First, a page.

Two more major tools for developing and managing complex weapons projects emerged:

PERT/Critical Path Method (CPM)


Earned Value Method (EVM)[2]

The initial innovation for scheduling & managing projects was PERT/CPM as it was then known – that significantly changed the paradigm for planning, scheduling and monitoring to what we use today and became the synonymous ‘Icon” for Project Management.


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How to cite this article: Smith, K. F. (2022).  Traveling the Critical Path: Observations & A-musings of an Itinerant Project Management Practitioner, PM World Journal, Vol. XI, Issue VII, July. Available online at https://pmworldlibrary.net/wp-content/uploads/2022/07/pmwj119-Jul2022-Smith-Traveling-the-Critical-Path-story.pdf

About the Author

Dr. Kenneth Smith

Honolulu, Hawaii
& Manila, The Philippines


Initially a US Civil Service Management Intern, then a management analyst & systems specialist with the US Defense Department, Ken subsequently had a career as a senior foreign service officer — management & evaluation specialist, project manager, and in-house facilitator/trainer — with the US Agency for International Development (USAID).  Ken assisted host country governments in many countries to plan, monitor and evaluate projects in various technical sectors; working ‘hands-on’ with their officers as well as other USAID personnel, contractors and NGOs.  Intermittently, he was also a team leader &/or team member to conduct project, program & and country-level portfolio analyses and evaluations.

Concurrently, Ken had an active dual career as Air Force ready-reservist in Asia (Japan, Korea, Vietnam, Thailand, Indonesia, Philippines) as well as the Washington D.C. area; was Chairman of a Congressional Services Academy Advisory Board (SAAB); and had additional duties as an Air Force Academy Liaison Officer.  He retired as a ‘bird’ colonel.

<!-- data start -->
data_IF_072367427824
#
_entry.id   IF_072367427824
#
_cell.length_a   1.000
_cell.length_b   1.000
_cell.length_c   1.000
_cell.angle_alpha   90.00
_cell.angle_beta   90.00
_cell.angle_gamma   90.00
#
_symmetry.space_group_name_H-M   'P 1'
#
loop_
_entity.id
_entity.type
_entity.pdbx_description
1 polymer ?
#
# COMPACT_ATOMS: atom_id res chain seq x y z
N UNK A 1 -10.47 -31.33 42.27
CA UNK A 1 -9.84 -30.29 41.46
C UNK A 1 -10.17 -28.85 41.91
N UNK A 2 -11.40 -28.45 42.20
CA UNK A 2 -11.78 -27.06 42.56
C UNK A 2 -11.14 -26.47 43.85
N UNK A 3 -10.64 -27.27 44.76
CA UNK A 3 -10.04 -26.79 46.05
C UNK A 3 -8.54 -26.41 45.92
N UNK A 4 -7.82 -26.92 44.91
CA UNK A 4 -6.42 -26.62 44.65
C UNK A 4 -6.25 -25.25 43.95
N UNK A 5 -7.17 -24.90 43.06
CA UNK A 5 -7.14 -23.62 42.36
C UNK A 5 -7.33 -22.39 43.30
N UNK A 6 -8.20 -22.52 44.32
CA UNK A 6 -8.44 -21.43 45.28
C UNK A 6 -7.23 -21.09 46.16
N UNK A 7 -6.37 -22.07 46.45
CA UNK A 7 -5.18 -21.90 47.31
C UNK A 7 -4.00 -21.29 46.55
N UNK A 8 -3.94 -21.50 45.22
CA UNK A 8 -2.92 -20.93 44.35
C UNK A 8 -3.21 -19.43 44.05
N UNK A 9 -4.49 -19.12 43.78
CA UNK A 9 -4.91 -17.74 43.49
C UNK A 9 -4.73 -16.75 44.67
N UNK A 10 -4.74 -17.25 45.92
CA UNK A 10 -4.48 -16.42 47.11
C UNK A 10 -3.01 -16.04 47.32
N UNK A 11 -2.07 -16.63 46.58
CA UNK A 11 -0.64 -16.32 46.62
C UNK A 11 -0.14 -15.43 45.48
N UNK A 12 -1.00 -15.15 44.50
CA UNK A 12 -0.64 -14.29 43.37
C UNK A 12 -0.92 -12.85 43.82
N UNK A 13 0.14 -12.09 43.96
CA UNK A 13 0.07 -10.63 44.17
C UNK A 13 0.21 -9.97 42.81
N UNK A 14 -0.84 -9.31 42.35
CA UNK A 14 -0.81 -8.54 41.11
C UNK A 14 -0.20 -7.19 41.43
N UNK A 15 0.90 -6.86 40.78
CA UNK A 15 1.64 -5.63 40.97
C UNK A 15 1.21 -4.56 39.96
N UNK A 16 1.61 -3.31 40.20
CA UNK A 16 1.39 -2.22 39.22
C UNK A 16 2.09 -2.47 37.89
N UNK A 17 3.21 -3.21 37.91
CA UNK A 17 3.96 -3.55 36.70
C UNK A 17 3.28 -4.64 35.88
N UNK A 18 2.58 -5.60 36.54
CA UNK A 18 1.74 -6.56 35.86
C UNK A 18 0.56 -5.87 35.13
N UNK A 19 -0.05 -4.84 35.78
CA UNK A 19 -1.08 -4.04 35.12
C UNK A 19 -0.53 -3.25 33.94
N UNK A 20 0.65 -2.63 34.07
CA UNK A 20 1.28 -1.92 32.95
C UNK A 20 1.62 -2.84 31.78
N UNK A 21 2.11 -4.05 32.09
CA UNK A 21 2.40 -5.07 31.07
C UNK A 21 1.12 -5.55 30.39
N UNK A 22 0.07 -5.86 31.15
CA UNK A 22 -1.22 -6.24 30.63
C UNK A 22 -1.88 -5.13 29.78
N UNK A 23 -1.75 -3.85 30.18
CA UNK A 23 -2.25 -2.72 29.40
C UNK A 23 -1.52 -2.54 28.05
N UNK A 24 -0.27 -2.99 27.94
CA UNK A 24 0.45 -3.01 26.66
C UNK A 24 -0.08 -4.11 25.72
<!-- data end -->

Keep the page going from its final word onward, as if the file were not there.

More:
After retirement from USAID, Ken was a project management consultant for ADB, the World Bank, UNDP and USAID.

He earned his DPA (Doctor of Public Administration) from the George Mason University (GMU) in Virginia, his MS from Massachusetts Institute of Technology (MIT Systems Analysis Fellow, Center for Advanced Engineering Study), and BA & MA degrees in Government & International Relations from the University of Connecticut (UCONN).  A long-time member of the Project Management Institute (PMI) and IPMA-USA, Ken is a Certified Project Management Professional (PMP®) and a member of the PMI®-Honolulu and Philippines Chapters.

Ken’s book — Project Management PRAXIS (available from Amazon) — includes many innovative project management tools & techniques; and describes a “Toolkit” of related templates available directly from him at kenfsmith@aol.com on proof of purchase of PRAXIS.

To view other works by Ken Smith, visit his author showcase in the PM World Library at https://pmworldlibrary.net/authors/dr-kenneth-smith/

[1] This is a truncated version of a more extensive presentation TRAVELING THE CRITICAL PATH & EXTRACTING EARNED VALUE, I gave at a Symposium of the international Project Management Institute, Philippines Chapter, Metro Manila, June 2017.  The full presentation is contained in my book Project Management PRAXIS (available from Amazon).

[2] Which I discussed at length in last month’s article: Smith, K. F. (2022).  MONITORING & ANALYZING PROJECT COSTS: PMBOK+PLUS Tools & Templates to Facilitate Financial Analysis, PM World Journal, Vol. XI, Issue VI, June. https://pmworldlibrary.net/wp-content/uploads/2022/05/pmwj118-Jun2022-Smith-monitoring-analyzing-project-costs-pmbokplus.pdf